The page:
Image fusion is the process of combining information from two or more images into a single composite image that is
more informative for visual perception or additional processing. Pan-sharpening algorithms work either in the spatial or
in the transform domain and the most popular and effective methods include arithmetic combinations (Brovey
transform), the intensity-hue-saturation transform (IHS), principal component analysis (PCA) and different multiresolution
analysis-based methods, typically wavelet transforms. In recent years, a number of image fusion quality
assessment metrics have been proposed. Automatic quality assessment is necessary to evaluate the possible benefits of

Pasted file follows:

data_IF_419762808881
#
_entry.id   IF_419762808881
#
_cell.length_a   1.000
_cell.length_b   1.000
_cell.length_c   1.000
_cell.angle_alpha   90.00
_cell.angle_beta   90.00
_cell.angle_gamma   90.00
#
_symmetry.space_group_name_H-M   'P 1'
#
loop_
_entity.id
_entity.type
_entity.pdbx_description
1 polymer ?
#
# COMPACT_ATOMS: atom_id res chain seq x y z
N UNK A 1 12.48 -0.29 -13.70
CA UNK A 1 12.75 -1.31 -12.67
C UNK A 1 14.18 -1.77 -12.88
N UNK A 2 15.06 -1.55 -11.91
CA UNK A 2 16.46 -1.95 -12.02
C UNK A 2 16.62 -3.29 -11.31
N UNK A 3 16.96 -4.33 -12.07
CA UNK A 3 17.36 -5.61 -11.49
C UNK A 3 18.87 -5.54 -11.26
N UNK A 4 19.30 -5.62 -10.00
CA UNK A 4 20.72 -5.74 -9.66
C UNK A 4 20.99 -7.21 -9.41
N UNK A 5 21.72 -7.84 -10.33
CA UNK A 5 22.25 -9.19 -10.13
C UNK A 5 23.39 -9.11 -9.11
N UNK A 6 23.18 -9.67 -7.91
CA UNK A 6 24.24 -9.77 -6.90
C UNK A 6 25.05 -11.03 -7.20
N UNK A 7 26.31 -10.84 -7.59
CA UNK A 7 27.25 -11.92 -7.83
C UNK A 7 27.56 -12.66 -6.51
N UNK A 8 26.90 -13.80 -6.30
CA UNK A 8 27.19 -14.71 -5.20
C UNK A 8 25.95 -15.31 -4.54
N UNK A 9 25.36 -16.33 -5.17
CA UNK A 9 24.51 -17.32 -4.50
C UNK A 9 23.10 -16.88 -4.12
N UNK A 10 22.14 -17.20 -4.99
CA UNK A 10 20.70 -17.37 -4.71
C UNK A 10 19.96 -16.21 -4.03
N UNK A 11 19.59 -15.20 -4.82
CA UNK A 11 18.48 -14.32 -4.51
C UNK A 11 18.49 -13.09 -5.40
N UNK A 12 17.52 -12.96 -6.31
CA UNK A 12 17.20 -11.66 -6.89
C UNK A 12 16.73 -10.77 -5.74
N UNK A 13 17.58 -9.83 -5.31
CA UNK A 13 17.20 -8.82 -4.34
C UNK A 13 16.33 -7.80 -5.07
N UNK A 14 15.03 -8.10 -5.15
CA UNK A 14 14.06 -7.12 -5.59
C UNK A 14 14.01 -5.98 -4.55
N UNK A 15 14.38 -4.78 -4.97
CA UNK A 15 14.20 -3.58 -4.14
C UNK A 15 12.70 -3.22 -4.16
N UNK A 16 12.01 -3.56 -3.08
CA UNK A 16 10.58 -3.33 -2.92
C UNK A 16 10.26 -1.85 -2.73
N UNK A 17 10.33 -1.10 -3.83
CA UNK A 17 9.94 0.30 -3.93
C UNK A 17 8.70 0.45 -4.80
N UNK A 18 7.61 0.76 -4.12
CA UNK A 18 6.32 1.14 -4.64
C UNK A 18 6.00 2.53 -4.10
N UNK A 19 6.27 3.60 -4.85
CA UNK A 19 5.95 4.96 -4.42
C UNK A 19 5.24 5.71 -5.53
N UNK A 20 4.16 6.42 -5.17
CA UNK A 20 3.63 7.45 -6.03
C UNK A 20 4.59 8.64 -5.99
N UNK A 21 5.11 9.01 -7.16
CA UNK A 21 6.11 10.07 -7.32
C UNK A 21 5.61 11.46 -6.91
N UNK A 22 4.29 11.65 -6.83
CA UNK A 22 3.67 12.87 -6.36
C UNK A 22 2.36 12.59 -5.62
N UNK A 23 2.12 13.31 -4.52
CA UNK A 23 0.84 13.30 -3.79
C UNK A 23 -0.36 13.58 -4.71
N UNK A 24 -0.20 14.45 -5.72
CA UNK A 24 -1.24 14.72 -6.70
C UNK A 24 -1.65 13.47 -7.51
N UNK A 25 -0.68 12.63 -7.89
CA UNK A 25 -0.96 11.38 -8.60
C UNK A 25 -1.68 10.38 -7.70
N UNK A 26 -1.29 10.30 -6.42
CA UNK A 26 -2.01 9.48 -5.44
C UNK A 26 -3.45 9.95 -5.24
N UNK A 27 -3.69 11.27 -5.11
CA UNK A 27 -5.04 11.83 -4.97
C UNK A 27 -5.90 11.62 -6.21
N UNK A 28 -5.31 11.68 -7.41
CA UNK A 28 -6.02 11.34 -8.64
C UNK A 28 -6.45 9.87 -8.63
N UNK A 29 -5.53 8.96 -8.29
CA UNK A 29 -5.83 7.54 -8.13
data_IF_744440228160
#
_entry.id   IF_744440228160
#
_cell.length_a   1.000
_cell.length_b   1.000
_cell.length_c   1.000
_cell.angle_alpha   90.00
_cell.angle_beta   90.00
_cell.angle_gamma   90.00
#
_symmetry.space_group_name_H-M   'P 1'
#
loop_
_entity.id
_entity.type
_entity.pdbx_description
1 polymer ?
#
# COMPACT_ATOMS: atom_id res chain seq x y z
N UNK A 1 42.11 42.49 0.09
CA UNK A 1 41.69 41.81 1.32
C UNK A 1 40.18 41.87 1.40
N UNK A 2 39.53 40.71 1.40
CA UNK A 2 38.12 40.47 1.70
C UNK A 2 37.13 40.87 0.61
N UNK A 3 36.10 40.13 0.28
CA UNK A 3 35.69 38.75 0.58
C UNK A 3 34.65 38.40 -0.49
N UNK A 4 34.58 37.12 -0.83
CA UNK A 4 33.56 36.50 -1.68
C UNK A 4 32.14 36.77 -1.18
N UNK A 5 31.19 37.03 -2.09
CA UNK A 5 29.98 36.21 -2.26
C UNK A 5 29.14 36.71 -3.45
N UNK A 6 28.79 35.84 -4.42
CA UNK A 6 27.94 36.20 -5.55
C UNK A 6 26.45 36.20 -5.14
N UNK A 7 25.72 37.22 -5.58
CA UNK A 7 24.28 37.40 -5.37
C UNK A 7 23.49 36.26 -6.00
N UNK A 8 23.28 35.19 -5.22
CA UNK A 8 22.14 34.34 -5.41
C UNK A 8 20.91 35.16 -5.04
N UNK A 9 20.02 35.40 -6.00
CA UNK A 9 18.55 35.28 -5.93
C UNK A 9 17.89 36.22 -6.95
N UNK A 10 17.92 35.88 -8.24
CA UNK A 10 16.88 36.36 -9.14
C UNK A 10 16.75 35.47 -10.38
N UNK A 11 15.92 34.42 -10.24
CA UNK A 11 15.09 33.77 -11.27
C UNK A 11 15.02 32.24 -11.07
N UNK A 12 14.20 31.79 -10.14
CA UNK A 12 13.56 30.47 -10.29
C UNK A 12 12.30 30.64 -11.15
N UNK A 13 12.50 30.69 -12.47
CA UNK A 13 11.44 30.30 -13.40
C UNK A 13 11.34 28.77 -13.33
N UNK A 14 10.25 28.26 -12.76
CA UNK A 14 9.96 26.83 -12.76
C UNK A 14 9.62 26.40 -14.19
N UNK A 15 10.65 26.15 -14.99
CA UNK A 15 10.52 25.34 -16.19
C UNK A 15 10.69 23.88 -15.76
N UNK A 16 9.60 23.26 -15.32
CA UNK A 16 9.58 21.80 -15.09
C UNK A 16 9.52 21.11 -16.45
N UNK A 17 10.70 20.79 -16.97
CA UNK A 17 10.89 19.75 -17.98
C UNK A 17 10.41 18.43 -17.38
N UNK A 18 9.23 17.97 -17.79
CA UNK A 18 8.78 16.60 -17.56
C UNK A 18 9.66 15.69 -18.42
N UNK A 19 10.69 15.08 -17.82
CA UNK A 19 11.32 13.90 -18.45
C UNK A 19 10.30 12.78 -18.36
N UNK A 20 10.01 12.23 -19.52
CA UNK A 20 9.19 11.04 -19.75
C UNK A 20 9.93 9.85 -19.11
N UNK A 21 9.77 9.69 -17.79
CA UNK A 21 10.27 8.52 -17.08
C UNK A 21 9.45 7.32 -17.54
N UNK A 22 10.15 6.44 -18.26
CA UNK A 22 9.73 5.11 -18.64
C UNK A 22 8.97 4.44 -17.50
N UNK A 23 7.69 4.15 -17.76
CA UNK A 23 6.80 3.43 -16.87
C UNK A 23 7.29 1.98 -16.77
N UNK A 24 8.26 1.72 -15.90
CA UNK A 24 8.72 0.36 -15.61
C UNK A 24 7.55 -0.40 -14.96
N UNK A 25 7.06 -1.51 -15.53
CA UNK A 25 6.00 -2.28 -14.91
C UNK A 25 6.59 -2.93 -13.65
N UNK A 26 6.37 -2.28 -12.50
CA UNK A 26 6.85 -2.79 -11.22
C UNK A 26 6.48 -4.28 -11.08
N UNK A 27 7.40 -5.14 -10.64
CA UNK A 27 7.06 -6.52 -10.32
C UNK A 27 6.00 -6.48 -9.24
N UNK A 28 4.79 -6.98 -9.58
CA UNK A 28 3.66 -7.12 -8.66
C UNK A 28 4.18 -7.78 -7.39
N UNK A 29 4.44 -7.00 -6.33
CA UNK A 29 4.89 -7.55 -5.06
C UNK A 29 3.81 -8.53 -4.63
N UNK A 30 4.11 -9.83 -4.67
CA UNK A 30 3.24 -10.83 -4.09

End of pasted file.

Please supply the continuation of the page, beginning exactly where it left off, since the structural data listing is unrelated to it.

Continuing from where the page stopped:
fusion, to determine an optimal setting of parameters, as well as to compare results obtained with different algorithms to
check the improvement of spatial resolution while preserving the spectral content of the data. This work addresses the
challenging topic of the quality evaluation of pan-sharpening methods. In particular, a database with a synthetic image
and real GeoEye satellite data was created and several pan-sharpening methods were implemented and tested. Some
interesting results about the color and the spatial distortions of each method were presented and it was demonstrated that
some colors bands are more affected than others depending on the fusion techniques. After the evaluation of these fusion
algorithms, we can conclude that, in general, the à trous wavelet-based methods achieve the best spectral performance
while the IHS-based techniques attain the best spatial accuracy.